CA: I am a second-semester senior here at Georgetown and wish I could be having a normal college experience right now, but of course, we have to play with the cards we are dealt, so my daily life is largely confined to my apartment here in Washington, D.C. I have a couple of classes each day – currently taking five of them – so I spend a healthy amount of time at my desk on Zoom. In between my classes, I try to get in a nice run to the monuments to get off the screens for a bit, and usually end the day cooking myself some dinner! An ideal Saturday night for me right now is a combination of a tasty, home-cooked meal, an episode of “The Crown,” and getting to bed early!  

KL: What is The Farmlink Project? Can you give me an overview of the project?  

CA: The Farmlink Project is an organization working to end hunger. We have identified a process by which to transport fresh produce from farmers and distributors to the charitable food system in order to combat real-time hunger needs. In addition to working in that immediate, short-term capacity, we are developing solutions to hunger in the long-term. This will be done through smart policy choices, technological innovation and education about how inequitable, inefficient and antiquated our food systems currently are. We have multiple teams working together to make this happen, ranging from your traditional operations (fundraising, legal) to creative (branding, media) to our core teams, which handle the food we move and interact with the communities we get that food to.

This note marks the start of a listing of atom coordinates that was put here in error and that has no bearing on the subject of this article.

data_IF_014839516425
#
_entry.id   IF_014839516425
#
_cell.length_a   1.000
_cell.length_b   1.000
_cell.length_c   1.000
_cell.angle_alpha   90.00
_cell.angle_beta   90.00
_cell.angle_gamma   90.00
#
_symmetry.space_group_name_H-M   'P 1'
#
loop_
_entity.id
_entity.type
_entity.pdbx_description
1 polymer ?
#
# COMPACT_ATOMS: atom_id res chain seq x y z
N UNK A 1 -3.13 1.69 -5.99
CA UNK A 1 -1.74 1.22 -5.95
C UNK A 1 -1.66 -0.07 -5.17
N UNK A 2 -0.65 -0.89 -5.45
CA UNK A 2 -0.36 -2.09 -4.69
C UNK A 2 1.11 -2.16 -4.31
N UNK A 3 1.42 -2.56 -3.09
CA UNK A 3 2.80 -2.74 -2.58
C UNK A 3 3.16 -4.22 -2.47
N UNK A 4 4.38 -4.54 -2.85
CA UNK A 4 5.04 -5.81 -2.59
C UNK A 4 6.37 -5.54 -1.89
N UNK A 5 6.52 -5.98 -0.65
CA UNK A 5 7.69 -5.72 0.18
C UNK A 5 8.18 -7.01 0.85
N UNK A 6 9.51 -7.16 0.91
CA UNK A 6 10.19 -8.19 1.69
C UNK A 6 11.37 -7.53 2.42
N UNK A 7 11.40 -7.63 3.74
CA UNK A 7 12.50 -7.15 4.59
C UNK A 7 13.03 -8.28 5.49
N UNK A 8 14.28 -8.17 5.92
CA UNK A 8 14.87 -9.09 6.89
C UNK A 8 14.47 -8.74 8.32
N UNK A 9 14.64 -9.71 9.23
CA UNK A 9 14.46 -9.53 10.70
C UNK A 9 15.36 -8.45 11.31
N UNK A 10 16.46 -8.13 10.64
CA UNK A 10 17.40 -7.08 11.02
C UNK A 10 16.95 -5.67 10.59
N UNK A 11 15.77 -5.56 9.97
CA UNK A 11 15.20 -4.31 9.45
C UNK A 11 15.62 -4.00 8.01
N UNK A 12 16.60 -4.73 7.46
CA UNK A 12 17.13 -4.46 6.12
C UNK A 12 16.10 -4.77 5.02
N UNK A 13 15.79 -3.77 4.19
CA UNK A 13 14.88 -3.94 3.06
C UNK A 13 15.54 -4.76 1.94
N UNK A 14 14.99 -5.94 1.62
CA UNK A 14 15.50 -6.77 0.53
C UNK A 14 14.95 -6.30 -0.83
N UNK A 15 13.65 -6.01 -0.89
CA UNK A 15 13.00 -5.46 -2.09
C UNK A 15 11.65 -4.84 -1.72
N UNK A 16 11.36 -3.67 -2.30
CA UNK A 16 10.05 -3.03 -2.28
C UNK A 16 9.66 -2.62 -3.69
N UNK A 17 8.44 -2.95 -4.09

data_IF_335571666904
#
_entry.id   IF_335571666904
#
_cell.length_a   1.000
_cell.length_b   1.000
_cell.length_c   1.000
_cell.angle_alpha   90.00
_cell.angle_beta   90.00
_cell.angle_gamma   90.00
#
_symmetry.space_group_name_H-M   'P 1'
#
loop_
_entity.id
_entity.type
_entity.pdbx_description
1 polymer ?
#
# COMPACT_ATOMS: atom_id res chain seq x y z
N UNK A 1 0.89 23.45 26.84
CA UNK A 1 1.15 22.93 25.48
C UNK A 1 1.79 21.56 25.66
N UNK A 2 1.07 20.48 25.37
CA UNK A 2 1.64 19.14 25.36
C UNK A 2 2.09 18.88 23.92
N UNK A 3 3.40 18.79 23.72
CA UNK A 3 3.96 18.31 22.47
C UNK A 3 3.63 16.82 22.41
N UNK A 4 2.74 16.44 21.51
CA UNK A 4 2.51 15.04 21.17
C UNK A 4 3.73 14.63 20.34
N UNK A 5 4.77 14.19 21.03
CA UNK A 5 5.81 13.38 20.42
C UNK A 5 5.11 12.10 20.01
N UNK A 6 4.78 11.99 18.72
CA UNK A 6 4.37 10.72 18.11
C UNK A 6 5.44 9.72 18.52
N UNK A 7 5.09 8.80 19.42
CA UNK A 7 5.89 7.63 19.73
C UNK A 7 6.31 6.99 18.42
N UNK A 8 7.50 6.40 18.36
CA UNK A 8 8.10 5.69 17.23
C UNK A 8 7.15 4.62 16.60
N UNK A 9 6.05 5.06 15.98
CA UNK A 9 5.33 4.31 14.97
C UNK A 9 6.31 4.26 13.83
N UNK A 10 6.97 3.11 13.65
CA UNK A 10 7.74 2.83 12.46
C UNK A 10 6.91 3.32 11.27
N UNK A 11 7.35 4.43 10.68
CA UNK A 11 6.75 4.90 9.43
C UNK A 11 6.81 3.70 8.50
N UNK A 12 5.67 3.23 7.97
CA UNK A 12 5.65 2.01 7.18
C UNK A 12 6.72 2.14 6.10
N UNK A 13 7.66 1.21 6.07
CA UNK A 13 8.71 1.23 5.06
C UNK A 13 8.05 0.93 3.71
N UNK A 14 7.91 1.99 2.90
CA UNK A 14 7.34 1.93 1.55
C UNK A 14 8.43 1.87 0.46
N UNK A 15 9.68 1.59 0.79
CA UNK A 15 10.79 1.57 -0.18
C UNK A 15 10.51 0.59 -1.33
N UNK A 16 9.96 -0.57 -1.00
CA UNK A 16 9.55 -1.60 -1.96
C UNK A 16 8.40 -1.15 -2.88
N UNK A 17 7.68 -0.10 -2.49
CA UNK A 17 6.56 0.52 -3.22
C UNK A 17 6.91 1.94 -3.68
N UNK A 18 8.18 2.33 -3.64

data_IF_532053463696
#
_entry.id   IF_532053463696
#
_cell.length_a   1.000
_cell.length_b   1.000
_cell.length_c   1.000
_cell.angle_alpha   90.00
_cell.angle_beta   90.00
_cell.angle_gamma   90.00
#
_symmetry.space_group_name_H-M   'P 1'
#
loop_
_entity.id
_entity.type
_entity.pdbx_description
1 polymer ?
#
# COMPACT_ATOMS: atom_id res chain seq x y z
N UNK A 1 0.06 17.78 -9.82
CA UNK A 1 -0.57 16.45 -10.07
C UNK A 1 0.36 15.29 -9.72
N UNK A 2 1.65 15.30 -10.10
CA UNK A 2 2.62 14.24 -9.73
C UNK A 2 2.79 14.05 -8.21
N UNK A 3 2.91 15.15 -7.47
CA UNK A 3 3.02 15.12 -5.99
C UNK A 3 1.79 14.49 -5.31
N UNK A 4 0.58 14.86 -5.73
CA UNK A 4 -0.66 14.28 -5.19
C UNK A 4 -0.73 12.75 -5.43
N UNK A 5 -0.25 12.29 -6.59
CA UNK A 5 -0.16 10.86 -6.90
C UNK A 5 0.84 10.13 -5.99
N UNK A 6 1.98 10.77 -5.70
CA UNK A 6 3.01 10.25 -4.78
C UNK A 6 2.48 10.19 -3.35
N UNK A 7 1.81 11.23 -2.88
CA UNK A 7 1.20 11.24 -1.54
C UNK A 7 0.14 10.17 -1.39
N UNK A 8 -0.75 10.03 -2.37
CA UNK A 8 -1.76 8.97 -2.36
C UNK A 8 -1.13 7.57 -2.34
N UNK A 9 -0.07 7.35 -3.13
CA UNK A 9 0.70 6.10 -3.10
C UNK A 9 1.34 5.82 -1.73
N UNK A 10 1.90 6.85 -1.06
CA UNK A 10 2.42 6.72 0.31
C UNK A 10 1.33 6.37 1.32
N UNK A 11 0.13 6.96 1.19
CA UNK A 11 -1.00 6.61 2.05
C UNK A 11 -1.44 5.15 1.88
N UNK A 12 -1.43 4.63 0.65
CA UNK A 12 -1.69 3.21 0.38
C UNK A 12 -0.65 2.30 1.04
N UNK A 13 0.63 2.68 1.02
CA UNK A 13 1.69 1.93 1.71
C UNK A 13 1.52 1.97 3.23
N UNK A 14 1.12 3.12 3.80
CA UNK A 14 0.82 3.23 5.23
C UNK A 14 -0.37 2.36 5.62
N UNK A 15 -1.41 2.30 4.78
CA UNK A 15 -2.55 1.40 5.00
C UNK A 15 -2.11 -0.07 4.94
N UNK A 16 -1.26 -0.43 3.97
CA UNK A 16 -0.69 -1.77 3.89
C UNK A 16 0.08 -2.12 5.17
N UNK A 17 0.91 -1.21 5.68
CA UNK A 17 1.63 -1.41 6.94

KL: How did the idea for The Farmlink project first develop? How did you get involved? 

CA: The idea first developed when articles in major newspapers started highlighting the reality of how much food was being thrown away on farms at the same time the charitable food system was buckling under the highest demand it has ever seen. COVID-19 upended supply chains around the world and specifically exposed how fragile our food systems are, resulting in this immense waste at the exact moment nutritious food was desperately needed. I got involved soon after the idea was first acted upon by an initial cohort of students, a few of whom I had gone to high school with in Los Angeles. Once I heard about the idea, I got in touch and immediately started working on the supply side of things, connecting our organization to the farmers we obtain food from!